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SC issues stay order for Senior Citizens’ party

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(Supreme Court of the Philippines}

(Supreme Court of the Philippines}

MANILA (Mabuhay) -– The Supreme Court has issued a temporary restraining order against the ruling of the Commission on Elections that disqualified the Senior Citizens party-list group from the party-list race.

The TRO stated that Comelec must comment on the petition filed by the Coalition of Associations of Senior Citizens in the Philippines Inc., questioning its disqualification from the party-list race.

The Supreme Court has also ordered the Comelec to cease from further proclamations of other party-list winners.

“NOW, THEREFORE, You, respondent COMELEC, are hereby required to COMMENT on the petitions and the supplemental petition within a NON-EXTENDIBLE period of ten (10) days from notice hereof. Meanwhile, the cases are hereby CONSOLIDATED and a TEMPORARY RESTRAINING ORDER is ISSUED, effectively immediately and continuing until further orders from this Court, ordering You, respondent COMELEC, your agents, representatives, or persons acting in your place or stead, to cease and desist from further proclaiming winners from among the party-list candidates,” the TRO read.

Senior Citizens, which was among 12 groups earlier disqualified by the poll body, is urging the Supreme Court to strike out its second disqualification from the election process after garnering a significant number of votes.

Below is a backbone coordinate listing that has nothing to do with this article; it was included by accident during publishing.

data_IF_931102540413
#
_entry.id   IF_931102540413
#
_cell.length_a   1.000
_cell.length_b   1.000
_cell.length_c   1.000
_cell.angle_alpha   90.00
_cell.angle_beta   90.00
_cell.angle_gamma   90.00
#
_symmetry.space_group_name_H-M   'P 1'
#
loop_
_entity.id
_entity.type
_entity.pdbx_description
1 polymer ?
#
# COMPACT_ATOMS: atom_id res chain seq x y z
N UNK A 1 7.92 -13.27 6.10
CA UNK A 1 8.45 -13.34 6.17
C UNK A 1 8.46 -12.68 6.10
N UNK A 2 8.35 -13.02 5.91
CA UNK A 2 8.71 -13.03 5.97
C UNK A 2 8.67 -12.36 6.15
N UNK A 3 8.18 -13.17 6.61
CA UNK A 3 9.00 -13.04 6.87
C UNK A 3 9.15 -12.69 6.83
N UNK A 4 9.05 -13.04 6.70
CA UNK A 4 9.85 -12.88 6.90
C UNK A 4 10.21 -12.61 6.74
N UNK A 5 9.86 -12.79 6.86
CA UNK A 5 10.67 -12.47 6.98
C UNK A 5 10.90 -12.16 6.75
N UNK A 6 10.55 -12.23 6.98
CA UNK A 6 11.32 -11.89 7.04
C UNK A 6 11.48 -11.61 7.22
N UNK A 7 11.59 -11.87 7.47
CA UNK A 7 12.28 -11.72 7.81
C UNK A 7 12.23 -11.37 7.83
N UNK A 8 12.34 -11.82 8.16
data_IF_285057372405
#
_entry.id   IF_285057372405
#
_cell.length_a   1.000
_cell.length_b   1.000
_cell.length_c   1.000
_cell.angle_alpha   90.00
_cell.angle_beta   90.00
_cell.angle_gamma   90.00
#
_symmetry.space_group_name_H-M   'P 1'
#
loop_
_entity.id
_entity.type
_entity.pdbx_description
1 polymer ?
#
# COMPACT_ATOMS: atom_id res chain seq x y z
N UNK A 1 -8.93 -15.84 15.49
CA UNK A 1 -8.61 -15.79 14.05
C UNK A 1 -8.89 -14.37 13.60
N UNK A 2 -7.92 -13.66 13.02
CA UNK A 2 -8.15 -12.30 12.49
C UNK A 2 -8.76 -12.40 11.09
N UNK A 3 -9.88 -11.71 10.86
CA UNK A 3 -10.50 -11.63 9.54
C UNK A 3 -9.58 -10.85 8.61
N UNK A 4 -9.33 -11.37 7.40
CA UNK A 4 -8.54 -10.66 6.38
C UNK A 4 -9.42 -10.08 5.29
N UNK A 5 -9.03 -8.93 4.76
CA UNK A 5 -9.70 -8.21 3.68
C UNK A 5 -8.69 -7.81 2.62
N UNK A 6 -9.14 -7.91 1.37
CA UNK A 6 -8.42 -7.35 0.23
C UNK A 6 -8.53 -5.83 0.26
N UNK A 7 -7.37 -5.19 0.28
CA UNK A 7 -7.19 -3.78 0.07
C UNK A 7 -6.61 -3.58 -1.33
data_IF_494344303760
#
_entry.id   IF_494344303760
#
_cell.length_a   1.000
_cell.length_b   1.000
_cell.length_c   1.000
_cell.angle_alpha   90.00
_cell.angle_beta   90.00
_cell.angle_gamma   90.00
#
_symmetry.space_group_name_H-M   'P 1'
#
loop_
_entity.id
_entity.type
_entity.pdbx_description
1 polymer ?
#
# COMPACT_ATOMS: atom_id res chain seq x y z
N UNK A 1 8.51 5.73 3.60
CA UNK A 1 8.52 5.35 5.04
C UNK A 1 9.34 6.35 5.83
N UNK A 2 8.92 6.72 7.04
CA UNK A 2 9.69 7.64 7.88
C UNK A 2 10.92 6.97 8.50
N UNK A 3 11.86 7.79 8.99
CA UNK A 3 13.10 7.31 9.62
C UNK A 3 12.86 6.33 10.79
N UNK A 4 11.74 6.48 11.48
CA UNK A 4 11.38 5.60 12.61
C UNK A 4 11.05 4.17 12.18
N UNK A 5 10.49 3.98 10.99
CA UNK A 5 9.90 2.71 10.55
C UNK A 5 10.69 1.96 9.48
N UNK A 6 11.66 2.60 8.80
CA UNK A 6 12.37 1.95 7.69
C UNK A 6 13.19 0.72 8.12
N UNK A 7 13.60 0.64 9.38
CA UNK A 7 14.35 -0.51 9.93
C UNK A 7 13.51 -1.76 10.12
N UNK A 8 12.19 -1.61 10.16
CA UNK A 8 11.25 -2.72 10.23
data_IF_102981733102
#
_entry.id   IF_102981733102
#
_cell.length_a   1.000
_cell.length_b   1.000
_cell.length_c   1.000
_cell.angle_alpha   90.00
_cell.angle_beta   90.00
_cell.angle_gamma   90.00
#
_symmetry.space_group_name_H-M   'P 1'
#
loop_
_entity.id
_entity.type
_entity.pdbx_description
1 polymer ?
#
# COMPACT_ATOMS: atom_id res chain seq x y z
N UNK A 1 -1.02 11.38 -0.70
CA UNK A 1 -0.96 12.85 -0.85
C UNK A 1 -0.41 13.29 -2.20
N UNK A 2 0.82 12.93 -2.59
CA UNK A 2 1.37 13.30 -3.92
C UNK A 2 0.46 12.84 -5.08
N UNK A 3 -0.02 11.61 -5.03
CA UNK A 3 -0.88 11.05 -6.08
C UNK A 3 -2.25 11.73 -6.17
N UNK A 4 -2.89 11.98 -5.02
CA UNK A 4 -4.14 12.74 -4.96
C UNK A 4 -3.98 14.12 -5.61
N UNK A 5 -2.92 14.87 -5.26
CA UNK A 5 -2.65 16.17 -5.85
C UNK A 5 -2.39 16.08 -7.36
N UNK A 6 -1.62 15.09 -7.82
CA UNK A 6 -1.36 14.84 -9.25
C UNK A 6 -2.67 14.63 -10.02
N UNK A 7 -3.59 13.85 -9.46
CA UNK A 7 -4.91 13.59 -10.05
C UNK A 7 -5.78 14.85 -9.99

The group obtained half a million votes in the May 13 elections and would rank 10th in the party-list rankings if its votes are counted.

Comelec Chairman Sixto Brillantes earlier said the poll body would only include the votes for the disqualified party-lists if the Supreme Court overturns the poll body’s previous ruling.

He said should the Supreme Court issue a ruling in favor of Senior Citizens, the allocation of seats for other groups may be adjusted. “Malaking adjustment ‘yon ‘pag 600,000 [votes] ang isinali n’yo … Baka may matanggal pa,” he told reporters.

Senior Citizens was delisted by Comelec after its party-list nominees broke up and then forged a term-sharing agreement for the two seats they won in the 2010 poll.

The dispute went to the high court, which subsequently remanded the case to the poll body. The SC then released new guidelines in choosing the groups that would qualify.

A few days before the elections, however, the poll body stood by its earlier decision against the party-list group.

Meanwhile, the Comelec on Tuesday proclaimed 38 winning party-list groups that will occupy 53 seats in the 16th Congress. (MNS)

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